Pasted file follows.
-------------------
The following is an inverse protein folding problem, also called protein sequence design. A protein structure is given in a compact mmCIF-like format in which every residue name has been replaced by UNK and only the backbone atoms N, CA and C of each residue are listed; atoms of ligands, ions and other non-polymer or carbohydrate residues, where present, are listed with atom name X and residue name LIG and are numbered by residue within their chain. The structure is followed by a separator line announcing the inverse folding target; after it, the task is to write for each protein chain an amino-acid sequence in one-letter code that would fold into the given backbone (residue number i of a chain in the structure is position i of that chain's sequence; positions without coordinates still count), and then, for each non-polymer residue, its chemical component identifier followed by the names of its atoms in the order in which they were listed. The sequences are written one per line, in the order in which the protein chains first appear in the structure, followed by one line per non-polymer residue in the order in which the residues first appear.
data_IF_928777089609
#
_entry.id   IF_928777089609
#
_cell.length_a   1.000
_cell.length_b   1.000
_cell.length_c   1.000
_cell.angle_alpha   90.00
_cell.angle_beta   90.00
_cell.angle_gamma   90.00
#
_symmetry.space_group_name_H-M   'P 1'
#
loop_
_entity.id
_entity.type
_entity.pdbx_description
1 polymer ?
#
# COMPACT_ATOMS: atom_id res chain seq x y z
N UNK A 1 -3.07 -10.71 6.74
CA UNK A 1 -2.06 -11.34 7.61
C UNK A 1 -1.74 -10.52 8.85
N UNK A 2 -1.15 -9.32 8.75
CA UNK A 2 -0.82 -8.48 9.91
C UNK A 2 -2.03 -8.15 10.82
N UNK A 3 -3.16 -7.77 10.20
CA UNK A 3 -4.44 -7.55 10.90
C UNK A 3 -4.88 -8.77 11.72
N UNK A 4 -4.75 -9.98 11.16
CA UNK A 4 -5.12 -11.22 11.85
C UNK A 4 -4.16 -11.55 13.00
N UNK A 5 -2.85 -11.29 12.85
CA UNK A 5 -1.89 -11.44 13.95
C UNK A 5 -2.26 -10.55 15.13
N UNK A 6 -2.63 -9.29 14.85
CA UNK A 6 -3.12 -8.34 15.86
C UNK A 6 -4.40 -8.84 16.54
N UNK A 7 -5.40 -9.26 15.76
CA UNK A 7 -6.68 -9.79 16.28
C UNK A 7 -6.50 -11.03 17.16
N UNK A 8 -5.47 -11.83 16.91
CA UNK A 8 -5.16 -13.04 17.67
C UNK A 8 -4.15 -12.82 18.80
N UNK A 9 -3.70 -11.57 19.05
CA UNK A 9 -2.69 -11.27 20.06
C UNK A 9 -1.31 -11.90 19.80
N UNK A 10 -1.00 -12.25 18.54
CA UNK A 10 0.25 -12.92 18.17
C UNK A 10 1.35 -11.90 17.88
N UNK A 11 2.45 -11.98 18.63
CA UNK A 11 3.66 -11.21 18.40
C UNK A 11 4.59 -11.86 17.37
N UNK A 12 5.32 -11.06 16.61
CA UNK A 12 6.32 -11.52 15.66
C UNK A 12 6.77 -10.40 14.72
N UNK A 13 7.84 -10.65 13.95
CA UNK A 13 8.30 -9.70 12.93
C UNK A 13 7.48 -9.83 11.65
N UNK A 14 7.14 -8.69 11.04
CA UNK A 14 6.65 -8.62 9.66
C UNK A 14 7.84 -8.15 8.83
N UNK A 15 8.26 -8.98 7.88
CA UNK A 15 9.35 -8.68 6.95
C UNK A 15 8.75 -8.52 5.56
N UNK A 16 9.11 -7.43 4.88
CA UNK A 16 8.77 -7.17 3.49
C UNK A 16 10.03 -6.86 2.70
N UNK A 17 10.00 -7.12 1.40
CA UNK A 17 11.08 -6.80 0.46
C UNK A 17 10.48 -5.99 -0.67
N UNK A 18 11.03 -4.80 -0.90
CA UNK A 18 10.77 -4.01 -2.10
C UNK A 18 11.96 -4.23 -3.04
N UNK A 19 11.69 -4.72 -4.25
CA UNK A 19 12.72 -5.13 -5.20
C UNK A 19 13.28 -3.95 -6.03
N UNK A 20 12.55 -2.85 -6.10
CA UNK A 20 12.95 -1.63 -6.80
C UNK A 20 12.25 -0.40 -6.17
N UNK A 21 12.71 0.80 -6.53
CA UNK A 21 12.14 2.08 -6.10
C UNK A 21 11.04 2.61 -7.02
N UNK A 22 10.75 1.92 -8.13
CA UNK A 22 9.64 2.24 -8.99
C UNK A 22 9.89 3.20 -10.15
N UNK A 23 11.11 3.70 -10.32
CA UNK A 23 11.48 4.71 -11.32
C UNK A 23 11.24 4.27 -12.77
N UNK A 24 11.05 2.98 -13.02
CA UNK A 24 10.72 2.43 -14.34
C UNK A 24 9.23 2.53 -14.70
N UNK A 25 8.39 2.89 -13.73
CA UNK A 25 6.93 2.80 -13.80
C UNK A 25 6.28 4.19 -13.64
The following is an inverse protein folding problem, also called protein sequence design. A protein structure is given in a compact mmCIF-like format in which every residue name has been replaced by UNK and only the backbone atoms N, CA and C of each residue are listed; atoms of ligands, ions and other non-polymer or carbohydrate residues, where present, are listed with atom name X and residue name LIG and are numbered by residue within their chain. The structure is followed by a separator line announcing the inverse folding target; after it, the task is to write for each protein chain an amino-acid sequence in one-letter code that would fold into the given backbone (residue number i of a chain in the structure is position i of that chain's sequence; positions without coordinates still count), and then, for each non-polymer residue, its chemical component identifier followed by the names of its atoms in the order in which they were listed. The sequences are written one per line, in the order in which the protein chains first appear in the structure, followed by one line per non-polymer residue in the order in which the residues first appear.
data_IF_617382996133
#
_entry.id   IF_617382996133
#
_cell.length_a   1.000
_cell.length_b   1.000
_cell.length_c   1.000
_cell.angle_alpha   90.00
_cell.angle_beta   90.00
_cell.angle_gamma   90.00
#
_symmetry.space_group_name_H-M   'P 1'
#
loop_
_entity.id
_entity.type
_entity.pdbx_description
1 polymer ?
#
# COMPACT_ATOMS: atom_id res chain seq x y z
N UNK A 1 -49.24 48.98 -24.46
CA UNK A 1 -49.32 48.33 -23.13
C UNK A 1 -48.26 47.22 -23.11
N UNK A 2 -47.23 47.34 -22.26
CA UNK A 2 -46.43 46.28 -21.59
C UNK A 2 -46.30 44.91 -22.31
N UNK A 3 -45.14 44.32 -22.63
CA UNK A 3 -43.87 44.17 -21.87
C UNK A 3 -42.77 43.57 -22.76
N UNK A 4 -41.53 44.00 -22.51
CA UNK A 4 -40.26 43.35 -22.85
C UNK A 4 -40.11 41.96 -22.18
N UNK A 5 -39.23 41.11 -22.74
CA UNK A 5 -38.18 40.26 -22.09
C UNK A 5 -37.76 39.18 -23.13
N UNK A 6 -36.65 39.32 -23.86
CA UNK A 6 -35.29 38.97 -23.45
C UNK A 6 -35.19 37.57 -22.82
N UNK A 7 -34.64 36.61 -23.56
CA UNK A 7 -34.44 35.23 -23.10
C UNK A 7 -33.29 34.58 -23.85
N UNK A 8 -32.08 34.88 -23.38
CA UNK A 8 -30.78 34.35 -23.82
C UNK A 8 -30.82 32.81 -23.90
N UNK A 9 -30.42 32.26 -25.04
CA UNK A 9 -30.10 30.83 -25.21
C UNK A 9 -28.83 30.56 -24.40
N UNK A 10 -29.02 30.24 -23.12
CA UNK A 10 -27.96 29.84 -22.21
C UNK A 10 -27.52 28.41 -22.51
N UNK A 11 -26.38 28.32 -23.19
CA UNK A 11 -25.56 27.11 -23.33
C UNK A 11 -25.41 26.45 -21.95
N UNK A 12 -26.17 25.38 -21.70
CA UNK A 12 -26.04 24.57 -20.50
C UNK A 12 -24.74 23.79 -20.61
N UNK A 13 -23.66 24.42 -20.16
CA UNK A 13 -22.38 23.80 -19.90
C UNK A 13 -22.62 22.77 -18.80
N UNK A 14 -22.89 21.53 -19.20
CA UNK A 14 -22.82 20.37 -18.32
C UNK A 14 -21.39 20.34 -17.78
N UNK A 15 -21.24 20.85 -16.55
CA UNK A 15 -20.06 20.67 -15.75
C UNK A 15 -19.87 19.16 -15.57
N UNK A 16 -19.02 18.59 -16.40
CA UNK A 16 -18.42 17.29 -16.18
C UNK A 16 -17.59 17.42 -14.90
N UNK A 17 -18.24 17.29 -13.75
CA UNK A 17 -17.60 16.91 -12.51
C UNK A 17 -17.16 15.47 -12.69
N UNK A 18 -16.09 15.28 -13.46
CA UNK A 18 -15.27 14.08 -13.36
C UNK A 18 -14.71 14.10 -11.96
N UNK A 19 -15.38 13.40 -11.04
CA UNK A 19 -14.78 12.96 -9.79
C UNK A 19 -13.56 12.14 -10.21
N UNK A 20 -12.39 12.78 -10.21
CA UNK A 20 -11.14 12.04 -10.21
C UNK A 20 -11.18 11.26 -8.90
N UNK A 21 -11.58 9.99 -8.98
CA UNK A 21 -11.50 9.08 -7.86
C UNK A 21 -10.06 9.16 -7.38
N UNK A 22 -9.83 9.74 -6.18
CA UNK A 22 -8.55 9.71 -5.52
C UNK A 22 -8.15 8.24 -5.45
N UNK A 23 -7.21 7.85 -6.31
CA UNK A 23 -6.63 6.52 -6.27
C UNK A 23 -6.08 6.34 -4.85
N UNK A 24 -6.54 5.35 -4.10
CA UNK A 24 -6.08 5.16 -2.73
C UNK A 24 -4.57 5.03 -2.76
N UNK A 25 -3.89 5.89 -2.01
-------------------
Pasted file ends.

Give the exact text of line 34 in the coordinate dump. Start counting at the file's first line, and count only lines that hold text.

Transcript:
N UNK A 5 -2.85 -11.29 12.85